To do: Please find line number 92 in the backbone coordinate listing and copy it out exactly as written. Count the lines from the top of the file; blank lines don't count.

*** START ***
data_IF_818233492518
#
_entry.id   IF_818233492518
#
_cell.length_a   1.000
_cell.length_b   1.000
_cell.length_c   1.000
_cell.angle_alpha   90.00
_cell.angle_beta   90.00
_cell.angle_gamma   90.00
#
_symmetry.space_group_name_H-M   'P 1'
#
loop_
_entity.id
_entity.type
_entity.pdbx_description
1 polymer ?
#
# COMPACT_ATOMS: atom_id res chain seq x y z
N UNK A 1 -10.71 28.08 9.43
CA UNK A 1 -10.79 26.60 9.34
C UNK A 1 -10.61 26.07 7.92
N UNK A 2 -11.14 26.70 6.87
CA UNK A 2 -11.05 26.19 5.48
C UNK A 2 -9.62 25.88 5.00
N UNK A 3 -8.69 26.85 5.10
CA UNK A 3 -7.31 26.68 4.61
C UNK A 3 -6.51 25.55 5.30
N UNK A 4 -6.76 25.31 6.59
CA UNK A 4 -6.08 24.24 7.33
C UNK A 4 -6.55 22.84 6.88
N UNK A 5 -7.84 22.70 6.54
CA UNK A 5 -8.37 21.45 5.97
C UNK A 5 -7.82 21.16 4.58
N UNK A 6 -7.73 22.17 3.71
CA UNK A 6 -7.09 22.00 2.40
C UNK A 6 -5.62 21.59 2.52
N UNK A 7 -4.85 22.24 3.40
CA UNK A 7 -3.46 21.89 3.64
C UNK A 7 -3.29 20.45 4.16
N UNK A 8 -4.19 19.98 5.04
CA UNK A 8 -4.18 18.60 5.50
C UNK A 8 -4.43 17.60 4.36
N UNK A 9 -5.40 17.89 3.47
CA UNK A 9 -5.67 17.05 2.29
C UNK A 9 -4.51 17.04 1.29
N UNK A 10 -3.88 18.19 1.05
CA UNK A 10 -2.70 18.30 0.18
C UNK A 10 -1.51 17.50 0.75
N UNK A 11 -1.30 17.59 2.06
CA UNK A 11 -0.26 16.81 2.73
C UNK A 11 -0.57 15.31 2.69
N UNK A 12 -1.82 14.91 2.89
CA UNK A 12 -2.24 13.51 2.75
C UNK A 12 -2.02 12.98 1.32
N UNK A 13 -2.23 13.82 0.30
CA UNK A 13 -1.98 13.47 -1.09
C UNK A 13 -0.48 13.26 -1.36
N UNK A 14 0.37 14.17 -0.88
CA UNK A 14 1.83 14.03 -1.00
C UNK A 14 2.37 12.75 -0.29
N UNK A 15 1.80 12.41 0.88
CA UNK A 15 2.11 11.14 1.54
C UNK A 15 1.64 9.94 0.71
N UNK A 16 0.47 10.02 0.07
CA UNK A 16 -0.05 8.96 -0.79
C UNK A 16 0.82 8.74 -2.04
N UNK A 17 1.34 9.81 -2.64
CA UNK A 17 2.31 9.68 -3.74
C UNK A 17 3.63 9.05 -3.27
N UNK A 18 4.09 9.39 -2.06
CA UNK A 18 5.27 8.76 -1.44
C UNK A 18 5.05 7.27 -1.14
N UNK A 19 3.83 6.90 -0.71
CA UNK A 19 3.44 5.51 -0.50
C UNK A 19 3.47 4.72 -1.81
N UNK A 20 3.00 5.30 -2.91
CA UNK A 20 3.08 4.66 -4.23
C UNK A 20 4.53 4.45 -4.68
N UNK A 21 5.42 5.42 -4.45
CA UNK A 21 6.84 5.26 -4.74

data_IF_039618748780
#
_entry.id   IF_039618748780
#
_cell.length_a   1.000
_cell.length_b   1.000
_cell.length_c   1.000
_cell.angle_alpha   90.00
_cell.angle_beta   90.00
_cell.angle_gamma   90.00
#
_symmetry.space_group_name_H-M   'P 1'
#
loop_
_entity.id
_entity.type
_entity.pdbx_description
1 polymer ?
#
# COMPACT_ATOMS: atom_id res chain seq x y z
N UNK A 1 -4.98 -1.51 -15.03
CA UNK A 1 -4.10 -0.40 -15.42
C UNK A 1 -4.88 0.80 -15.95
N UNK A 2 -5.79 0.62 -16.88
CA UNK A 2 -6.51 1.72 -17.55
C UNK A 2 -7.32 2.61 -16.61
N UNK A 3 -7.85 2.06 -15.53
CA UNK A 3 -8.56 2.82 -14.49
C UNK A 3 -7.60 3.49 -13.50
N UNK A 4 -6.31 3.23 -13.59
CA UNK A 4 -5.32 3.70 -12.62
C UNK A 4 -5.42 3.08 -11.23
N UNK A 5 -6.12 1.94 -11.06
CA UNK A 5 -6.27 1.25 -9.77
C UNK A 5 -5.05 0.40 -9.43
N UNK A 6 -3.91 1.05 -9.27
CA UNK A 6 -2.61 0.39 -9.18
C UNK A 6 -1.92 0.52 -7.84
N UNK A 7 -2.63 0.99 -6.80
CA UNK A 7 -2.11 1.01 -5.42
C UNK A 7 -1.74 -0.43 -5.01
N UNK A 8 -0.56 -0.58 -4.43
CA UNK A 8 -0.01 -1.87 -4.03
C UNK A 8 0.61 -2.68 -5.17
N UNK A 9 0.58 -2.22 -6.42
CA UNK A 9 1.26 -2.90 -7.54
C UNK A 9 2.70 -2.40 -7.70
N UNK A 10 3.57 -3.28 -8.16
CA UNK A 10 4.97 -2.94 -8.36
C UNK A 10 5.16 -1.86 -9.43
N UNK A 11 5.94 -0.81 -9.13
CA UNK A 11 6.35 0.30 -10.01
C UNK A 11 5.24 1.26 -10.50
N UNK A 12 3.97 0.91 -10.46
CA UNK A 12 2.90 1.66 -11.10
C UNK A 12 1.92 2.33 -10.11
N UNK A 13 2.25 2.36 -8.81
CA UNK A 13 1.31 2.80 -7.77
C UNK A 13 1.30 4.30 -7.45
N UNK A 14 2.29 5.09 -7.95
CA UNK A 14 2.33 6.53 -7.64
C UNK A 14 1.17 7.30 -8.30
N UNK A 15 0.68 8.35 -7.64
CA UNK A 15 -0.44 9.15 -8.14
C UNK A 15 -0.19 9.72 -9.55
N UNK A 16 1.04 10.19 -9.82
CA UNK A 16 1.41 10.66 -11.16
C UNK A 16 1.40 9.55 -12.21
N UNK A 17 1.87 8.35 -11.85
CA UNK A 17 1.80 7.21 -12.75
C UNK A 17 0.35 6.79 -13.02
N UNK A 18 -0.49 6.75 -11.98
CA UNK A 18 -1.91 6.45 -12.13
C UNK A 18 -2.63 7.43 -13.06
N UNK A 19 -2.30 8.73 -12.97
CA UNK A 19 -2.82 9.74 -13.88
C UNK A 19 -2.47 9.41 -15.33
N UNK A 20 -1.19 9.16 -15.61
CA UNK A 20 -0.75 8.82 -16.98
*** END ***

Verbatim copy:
_cell.angle_gamma   90.00